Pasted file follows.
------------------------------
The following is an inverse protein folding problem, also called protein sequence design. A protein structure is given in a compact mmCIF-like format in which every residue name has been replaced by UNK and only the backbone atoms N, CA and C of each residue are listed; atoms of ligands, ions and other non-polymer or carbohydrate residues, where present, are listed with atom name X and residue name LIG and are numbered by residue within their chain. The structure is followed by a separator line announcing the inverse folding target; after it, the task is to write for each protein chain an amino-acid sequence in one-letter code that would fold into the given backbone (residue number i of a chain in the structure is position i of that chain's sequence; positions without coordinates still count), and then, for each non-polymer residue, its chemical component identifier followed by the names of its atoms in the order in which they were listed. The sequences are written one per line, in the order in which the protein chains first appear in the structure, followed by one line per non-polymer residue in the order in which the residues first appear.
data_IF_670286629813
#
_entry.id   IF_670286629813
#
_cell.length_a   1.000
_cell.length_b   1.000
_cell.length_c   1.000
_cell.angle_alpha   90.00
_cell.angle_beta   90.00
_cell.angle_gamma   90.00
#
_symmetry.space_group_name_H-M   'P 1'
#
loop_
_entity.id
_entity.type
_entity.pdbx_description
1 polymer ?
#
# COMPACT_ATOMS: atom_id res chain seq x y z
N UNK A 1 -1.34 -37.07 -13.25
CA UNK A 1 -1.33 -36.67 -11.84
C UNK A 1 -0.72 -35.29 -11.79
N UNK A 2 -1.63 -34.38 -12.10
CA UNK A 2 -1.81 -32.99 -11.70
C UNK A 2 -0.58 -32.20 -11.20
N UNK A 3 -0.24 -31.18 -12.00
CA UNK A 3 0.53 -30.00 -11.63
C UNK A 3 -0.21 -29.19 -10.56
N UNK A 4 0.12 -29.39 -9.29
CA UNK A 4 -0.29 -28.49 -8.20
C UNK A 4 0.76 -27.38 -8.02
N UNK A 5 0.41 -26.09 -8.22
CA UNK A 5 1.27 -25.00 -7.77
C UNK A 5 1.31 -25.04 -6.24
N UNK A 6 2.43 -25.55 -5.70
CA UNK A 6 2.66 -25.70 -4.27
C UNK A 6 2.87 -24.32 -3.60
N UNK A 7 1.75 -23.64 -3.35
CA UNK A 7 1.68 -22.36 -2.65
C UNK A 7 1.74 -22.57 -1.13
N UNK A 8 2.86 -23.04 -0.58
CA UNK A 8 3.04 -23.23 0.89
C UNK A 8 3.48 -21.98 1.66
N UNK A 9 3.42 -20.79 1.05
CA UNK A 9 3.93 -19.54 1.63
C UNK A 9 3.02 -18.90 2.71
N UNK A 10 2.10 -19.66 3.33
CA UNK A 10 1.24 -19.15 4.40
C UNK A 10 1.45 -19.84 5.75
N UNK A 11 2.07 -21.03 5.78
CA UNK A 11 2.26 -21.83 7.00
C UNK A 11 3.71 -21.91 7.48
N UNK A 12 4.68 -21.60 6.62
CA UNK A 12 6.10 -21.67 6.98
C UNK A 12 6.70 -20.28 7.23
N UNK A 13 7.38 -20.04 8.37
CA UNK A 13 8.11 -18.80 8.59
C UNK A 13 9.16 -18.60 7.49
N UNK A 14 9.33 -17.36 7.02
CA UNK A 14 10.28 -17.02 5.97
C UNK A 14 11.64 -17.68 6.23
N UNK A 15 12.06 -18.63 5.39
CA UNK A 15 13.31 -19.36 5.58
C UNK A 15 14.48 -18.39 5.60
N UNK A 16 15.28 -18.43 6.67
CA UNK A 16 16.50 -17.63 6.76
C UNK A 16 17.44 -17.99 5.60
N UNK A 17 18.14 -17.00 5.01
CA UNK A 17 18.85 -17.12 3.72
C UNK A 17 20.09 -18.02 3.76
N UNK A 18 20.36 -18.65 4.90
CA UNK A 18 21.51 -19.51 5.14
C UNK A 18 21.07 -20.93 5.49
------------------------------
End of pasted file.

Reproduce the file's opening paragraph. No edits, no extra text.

The following is an inverse protein folding problem, also called protein sequence design. A protein structure is given in a compact mmCIF-like format in which every residue name has been replaced by UNK and only the backbone atoms N, CA and C of each residue are listed; atoms of ligands, ions and other non-polymer or carbohydrate residues, where present, are listed with atom name X and residue name LIG and are numbered by residue within their chain. The structure is followed by a separator line announcing the inverse folding target; after it, the task is to write for each protein chain an amino-acid sequence in one-letter code that would fold into the given backbone (residue number i of a chain in the structure is position i of that chain's sequence; positions without coordinates still count), and then, for each non-polymer residue, its chemical component identifier followed by the names of its atoms in the order in which they were listed. The sequences are written one per line, in the order in which the protein chains first appear in the structure, followed by one line per non-polymer residue in the order in which the residues first appear.